I’ll come straight out with it. The reason it’s taken over ten days for us to update the blog is because we got lost!
We left Uyuni 11 days ago and crossed the Salt Lake. We camped on the salinous concrete-like crust and proceeded to the shore as planned. A full video documenting the crossing including some risqué footage will be up tomorrow, if you can’t wait till then, theres a photo of adonis on a bike here ; )
After an extended wait in an almost deserted town on the lake shore due to yet another bout of sickness , we headed for the town Salinas. This time it was Marina the Femme Forte who bit the dust. No sooner had we arrived than we were inducted into the Carnaval procession which was in full swing. Still clad in lycra, and caked in sweat and dust from the road, we were covered in paper garlands, showered in confetti and plied with local homemade hooch. Then marched around the town arm in arm with old ladies in bowler hats and petticoats. It was all a bit bizzarre to be honest.
In Bolivia people take Carnaval, especially the liquid aspects of the festivities, very seriously, and the whole parade was riproaringly plastered and hell bent on taking us with them. To be accosted by a wizened drunk old lady in full traditional dress brandishing a bottle of homemade purple moonshine is quite an experience. A street crammed with stociously drunk OAPs dancing like kids at a parish disco just a seems a little bit odd. But then again this is Bolivia.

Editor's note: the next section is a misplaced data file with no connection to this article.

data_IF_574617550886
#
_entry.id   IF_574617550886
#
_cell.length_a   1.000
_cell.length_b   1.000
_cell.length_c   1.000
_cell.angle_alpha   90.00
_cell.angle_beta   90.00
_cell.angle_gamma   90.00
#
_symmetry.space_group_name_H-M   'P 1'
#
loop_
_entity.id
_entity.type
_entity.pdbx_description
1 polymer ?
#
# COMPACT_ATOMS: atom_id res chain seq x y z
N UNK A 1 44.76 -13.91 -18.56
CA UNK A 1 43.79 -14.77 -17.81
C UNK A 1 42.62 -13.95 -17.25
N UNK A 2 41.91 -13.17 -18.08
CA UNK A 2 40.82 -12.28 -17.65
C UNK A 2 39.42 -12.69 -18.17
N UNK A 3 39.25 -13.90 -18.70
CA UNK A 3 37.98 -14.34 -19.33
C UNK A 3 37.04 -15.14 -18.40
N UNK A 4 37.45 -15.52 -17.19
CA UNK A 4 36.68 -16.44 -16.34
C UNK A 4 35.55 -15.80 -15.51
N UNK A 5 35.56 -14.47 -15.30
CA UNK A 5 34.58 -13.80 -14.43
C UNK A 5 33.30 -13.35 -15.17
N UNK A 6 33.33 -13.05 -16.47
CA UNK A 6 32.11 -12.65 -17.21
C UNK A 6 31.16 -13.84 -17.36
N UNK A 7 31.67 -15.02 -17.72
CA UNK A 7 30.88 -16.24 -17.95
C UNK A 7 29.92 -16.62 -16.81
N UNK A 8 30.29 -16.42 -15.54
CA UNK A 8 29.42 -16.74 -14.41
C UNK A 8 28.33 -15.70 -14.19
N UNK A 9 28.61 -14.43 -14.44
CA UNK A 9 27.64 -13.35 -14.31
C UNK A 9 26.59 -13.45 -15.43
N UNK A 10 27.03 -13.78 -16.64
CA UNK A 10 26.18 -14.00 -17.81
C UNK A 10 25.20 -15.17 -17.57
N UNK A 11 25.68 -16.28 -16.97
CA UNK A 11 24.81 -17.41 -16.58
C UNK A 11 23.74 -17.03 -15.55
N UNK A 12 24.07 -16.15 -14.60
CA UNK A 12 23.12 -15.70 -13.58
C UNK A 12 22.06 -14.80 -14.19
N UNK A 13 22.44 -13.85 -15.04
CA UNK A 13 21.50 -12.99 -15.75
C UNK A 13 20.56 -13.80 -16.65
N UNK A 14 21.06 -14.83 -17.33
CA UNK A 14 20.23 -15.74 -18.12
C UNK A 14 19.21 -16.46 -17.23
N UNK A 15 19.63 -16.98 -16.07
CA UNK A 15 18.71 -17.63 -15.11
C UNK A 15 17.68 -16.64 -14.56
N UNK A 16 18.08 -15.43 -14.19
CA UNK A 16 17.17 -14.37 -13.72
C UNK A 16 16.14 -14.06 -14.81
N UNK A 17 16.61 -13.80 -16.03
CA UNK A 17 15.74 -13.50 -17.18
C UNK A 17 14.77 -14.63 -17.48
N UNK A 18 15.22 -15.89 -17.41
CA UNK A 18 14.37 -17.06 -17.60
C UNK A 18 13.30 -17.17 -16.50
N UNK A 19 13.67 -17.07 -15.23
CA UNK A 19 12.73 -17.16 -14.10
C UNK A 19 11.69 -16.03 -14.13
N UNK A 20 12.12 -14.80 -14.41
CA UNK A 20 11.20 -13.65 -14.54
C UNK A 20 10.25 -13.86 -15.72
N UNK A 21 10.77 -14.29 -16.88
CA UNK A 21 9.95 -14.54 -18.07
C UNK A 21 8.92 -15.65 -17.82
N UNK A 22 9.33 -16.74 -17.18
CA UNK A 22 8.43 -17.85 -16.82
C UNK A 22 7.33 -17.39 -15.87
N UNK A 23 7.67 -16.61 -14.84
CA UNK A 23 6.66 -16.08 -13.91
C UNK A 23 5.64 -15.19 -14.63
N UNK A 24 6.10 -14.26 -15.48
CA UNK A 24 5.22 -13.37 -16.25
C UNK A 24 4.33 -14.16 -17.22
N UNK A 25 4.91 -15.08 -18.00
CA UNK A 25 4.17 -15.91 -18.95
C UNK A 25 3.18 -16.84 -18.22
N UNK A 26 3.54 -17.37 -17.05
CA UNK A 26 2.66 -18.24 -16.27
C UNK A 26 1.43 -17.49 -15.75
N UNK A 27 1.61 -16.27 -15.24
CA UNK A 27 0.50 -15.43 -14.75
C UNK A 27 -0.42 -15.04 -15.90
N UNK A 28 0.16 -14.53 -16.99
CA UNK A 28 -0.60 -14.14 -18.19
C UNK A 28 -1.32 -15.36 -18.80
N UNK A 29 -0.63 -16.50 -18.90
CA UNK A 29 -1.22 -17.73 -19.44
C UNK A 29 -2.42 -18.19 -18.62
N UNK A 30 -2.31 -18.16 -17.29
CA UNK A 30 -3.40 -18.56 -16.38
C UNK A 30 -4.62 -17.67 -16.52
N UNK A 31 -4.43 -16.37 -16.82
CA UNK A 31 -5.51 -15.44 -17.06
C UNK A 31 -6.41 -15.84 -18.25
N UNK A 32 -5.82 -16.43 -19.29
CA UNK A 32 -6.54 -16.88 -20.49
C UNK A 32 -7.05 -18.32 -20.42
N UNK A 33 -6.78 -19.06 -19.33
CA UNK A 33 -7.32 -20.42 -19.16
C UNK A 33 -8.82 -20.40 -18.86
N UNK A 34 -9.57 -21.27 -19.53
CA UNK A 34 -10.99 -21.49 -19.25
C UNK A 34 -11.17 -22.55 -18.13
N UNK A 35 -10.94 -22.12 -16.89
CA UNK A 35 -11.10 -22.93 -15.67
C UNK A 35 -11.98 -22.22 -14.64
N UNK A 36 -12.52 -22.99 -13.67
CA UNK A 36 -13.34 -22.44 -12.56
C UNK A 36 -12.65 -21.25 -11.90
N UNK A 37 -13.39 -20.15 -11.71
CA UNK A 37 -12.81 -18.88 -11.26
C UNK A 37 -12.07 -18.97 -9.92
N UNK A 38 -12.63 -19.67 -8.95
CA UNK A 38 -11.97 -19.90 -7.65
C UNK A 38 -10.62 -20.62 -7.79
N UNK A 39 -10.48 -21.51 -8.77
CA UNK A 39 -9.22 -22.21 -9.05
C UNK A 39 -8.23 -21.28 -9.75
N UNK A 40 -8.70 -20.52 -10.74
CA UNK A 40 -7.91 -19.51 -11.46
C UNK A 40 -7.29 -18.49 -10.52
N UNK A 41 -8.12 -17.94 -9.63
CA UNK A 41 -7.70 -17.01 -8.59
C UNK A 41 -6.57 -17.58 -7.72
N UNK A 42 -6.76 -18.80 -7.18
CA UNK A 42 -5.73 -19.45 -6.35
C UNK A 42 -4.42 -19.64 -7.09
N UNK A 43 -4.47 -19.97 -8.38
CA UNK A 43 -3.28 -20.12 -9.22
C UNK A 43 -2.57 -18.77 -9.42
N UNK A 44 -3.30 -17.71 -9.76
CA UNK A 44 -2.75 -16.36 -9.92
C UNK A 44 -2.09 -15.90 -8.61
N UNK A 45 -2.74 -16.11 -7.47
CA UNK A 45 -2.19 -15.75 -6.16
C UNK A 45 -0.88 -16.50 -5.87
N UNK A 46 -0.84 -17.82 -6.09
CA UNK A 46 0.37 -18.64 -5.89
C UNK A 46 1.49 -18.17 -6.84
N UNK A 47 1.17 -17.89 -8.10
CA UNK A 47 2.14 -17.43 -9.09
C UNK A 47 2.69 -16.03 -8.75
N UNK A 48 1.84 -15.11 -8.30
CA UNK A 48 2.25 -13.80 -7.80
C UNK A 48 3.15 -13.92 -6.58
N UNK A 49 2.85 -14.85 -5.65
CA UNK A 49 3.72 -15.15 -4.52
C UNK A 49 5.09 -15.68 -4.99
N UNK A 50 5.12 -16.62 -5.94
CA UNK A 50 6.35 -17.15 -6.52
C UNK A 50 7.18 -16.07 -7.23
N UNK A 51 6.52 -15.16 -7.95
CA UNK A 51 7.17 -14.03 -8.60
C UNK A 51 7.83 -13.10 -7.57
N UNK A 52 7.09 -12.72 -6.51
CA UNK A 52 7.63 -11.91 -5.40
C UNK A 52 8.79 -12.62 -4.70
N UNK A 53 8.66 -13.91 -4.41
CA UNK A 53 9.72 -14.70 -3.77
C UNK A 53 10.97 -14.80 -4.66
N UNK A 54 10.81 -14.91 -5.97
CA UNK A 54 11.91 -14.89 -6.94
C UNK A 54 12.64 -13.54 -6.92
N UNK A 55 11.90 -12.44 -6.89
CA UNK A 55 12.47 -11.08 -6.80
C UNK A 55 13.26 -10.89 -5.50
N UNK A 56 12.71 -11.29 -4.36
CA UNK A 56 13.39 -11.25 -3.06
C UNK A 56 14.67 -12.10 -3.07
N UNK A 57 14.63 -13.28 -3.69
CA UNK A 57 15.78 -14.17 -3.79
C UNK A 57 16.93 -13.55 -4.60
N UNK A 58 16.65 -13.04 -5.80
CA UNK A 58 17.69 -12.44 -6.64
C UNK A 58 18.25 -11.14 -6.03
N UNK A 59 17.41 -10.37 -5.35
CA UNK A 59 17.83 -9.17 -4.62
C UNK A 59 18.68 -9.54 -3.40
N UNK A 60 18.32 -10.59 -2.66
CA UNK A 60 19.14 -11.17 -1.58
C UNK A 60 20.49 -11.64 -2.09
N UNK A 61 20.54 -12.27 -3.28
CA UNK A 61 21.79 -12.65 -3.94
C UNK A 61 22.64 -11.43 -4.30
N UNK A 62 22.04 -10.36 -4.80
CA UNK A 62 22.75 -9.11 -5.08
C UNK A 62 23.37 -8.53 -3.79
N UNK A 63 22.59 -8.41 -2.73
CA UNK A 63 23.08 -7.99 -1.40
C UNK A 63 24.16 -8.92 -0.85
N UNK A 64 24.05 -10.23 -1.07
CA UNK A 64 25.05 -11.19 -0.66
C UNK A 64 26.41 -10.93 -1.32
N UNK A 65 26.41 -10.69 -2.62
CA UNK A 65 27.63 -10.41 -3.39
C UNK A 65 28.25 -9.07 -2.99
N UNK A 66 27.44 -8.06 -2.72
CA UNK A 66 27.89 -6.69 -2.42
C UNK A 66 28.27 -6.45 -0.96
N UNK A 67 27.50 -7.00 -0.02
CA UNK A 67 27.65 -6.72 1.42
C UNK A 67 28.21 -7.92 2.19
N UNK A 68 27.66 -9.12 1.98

After a day’s detox we headed for the asphalt road to Oruro. Just head out of town and take the first left; simple. Unfortunately, not so simple, as this is Bolivia, and we spent 4 days wandering blindly along muddy roads in the cold wind and rain in the near deserted Altiplano with these two frenchies. We passed through towns that weren’t on our map, on a road that didn’t seem to exist. We were given cryptic abstract answers when we asked locals for directions and distances.
In the twilight zone that we slipped into, time rather than distance was the metric by which distance was measured; “Por Favor…how many kilometres to Ororu?“… “oh, about five hours” . Our conception of space and time warped, as progress slowed with muddy wheels dragging and earnest spirits flagging. Its a funny and unsettling thing not really knowing exactly where you are in the world, looking for positional solace in a map that bears no representation to geographic reality. So we pressed on in earnest eating tuna and crackers for every meal and spending a night in a mud brick out-house and two nights in the equivalent of the village hall.
It was good to have company, and Thomas and Clement kept us amused with their wry french witticisms. The joke du jour being the answer that we got when we asked a local how long until the road would be asphalt, rather than a mixture of rutted mud, rocks and dust, which invariably would be 30km, irrespective of the actual distance. We resolved that when we finally arrived at our destination in Oruro on asphalt, we’d have an asphalt party to celebrate.
When the asphalt finally arrived, the first in 500km, we eventually reached Oruro. After we’d swiftly showered (the first in, ahem, 6 days) and changed we hit the town for our asphalt party. Only to be tucked up in bed after two cold ones and less than 3hours later. Tucked up in bed sleeping soundly and dreaming simple dreams of food other than tuna and crackers and long flat sealed roads with ample signposts.